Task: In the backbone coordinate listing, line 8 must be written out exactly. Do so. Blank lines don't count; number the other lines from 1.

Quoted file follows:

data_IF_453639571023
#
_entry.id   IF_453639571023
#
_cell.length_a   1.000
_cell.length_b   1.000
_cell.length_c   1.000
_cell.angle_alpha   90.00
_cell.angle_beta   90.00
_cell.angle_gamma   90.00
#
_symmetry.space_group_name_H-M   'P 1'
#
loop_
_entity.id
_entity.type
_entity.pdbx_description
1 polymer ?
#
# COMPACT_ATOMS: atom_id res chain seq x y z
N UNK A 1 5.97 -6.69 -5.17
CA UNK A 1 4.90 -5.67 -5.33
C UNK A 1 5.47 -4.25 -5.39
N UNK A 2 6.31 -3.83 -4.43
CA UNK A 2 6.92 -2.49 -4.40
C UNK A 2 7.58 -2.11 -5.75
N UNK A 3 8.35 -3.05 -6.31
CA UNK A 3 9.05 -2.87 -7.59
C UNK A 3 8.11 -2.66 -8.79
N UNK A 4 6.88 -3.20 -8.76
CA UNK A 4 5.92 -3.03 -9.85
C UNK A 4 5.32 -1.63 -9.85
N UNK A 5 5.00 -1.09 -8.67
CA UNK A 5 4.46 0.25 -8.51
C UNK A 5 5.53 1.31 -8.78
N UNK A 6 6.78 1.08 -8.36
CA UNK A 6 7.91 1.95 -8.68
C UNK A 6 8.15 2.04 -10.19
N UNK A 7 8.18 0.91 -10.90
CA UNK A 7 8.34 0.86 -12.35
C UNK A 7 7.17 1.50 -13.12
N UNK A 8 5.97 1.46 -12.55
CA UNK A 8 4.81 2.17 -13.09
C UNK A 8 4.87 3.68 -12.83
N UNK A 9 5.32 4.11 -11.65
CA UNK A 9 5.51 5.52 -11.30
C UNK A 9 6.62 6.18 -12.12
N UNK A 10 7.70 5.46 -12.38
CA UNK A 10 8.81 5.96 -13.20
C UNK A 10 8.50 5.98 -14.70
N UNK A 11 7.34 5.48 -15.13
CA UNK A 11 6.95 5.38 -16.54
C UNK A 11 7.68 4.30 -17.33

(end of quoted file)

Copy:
_cell.angle_alpha   90.00